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Walk This Way: The History of the Moving Sidewalk

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Getty Images

Authors like H.G. Wells, Isaac Asimov, and Robert Heinlein have long envisioned a future where the automobile gives way to massive, high-speed moving walkways. Some of them merely zoom commuters around cities, while others, like Heinlein’s "mechanized roads,” could take people from Cleveland all the way to Cincinnati.

The moving sidewalk is familiar to travelers in the real world, too, but smaller and limited to controlled environments like airports and train stations. They lack the grandeur and the game-changing status that futurists once envisioned, but that isn’t to say that people haven’t tried for larger, longer, faster moving sidewalks. Inventors had very real plans for the moving sidewalk that rivaled anything Wells dreamed up, but were undone by technical limitations and wary politicians and riders that science fiction authors could simply write their way around.

A Walking Tour of Moving Sidewalks

The history of real-world moving sidewalks goes back to a New Jersey inventor/wine merchant named Alfred Speer, who received the first patent for one in 1871. The first one operated in the U.S. was built for the 1893 World's Fair in Chicago. Operated by the Columbian Movable Sidewalk Company, which charged 5 cents for a ride, it ran almost the entire length of the 3,500-foot pier that many guests arrived at after taking a scenic steamship trip from downtown to the fairgrounds. Riders could stand or walk on the first platform, which traveled at about two miles per hour, or step up onto a second parallel platform, which ran at four miles per hour and had benches. Running at full capacity, the walkway could ferry 31,680 passengers per hour. Its life was short, though, and it was destroyed by a fire the following year.

The wooden moving pavement ('Trottoir Roulant') at the Exposition Universal in Paris, 1900 /

In the early years of the next century, Speer and Max Schmidt, who designed a moving walkway for the 1900 Exposition Universal in Paris, both proposed their own versions of the moving sidewalk in Manhattan to relieve some of the foot traffic on New York City’s crowded streets. Speer’s plan called for an elevated system of three parallel walkways running along Broadway that would move passengers at up to 19 mph. Speer’s system had one stationary platform for boarding and two moving ones where riders could either stand, walk or even have a seat in one of a few enclosed “parlor cars” that had drawing rooms for ladies, and space for men to sit and smoke. Despite building a working model and finding support in the city government and state legislature, Speer’s project was repeatedly killed by the governor.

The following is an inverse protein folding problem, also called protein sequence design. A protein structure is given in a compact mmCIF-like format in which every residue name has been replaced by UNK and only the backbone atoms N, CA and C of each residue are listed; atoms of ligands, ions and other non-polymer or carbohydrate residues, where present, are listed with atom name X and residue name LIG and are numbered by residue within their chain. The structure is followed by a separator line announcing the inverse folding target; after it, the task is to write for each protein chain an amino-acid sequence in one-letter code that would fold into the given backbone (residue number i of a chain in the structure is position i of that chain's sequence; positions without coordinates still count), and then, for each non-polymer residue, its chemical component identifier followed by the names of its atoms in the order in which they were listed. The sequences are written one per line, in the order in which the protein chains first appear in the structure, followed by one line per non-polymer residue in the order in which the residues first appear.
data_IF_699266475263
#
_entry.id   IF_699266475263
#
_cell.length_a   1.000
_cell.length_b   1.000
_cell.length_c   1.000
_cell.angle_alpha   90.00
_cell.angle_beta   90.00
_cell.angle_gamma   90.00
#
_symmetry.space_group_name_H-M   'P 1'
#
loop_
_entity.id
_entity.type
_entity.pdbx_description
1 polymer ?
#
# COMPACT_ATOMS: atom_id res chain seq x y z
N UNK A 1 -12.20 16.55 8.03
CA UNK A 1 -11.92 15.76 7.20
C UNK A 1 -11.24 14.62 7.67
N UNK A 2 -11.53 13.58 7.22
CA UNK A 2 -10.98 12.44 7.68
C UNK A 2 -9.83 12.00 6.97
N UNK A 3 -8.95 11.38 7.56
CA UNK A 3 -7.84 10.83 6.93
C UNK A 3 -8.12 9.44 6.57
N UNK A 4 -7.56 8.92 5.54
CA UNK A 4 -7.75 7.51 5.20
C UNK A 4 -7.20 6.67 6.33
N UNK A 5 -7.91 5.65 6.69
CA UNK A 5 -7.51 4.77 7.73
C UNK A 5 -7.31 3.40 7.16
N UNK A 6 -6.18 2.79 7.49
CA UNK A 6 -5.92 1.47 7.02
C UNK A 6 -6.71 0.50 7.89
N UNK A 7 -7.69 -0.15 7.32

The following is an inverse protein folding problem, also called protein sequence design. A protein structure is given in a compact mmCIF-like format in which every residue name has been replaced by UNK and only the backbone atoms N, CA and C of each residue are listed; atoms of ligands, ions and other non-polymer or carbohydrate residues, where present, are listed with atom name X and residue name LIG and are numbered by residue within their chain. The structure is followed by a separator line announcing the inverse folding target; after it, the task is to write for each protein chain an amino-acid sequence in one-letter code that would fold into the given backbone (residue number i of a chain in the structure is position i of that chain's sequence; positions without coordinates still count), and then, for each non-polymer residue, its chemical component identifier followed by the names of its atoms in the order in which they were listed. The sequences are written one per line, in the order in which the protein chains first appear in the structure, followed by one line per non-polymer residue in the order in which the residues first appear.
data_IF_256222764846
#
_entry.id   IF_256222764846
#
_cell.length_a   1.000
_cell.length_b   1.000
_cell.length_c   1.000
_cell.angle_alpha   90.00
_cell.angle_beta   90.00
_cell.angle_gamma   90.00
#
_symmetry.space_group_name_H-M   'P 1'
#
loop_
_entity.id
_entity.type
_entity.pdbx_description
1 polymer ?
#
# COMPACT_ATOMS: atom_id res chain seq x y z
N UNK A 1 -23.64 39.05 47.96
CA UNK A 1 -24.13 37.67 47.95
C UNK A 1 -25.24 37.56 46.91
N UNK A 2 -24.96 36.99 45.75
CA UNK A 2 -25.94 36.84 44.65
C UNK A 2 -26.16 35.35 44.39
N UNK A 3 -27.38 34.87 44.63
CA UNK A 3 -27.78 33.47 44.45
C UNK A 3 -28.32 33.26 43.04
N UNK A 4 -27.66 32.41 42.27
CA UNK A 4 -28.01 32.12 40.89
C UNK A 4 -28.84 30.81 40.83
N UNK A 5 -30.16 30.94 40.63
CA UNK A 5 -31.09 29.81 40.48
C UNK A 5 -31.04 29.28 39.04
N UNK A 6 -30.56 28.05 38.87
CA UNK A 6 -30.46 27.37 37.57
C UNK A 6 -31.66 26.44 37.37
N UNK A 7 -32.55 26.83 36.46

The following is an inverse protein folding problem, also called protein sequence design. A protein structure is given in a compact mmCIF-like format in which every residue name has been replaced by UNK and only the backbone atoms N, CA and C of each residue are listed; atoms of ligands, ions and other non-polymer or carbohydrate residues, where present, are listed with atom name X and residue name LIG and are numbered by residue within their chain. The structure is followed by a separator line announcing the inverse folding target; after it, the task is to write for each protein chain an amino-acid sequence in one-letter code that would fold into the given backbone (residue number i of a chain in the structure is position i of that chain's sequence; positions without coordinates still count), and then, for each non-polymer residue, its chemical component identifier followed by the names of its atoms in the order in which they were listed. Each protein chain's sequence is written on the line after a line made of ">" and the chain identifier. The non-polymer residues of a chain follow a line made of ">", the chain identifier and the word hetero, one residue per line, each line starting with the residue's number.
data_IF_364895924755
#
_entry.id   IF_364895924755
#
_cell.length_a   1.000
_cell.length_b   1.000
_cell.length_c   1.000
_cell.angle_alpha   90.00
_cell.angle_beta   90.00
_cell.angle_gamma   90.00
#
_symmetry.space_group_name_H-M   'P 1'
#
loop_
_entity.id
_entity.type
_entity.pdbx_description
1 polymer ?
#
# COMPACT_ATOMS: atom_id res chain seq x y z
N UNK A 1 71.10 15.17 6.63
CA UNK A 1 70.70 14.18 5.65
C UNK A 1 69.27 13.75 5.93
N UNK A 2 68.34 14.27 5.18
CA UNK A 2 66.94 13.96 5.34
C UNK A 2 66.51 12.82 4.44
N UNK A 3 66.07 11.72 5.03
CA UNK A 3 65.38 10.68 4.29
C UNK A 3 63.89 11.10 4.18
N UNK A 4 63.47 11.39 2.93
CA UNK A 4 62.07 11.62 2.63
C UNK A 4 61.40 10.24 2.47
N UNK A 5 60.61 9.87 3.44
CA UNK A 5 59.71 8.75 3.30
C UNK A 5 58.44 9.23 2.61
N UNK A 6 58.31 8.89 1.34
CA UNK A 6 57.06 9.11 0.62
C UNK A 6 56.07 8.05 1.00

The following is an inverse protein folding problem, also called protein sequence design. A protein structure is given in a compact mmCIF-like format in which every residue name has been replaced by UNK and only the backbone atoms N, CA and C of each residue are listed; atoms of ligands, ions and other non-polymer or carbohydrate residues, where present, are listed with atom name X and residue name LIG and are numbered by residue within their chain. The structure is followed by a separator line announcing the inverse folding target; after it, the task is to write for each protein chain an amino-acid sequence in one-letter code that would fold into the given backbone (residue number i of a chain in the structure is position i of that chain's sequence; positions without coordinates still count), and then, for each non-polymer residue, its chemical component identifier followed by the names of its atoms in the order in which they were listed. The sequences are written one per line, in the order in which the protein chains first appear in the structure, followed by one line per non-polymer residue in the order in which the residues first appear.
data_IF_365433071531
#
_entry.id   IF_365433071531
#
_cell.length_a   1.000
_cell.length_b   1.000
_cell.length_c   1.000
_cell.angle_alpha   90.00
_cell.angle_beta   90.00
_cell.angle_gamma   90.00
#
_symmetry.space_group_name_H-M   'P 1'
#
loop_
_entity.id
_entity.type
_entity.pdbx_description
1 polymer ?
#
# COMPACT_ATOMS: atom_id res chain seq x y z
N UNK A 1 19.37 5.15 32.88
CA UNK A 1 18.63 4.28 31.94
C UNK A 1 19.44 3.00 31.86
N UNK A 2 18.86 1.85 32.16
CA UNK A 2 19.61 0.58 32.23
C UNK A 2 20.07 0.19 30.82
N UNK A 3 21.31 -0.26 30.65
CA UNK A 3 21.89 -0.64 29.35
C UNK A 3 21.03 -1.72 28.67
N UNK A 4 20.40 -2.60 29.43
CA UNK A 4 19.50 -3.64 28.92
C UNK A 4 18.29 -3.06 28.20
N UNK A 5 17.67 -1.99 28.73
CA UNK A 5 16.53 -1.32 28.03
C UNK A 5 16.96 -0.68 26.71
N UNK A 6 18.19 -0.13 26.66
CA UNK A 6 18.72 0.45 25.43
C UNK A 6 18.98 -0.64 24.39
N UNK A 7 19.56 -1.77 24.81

Schmidt’s vision for a Brooklyn Bridge moving walkway consisted of a loop system with four platforms, one for boarding and three others that moved at increasing speeds, the fastest of which ran at 10 mph. Schmidt planned for the system to run constantly, so passengers wouldn’t have to wait to board and no momentum would be lost on stopping and starting the platforms. Schmidt and the individuals and groups who proposed similar systems in Atlanta, Boston, Los Angeles, Detroit, and Washington, D.C., all eventually saw their plans crumble under their own novelty. Maintenance and breakdown concerns, the question of what passengers were supposed to do in the rain or snow, and the familiarity and reliability of buses and subway trains all helped doom the urban moving sidewalk.

Let’s Try This Again

A half-century later, the moving sidewalk reared its head again when smaller-scale versions showed up in sprawling airports and train stations. They’re hardly the stuff of Wells and Schmidt, and are usually just a single platform moving slowly from Point A to Point B just a few hundred yards away.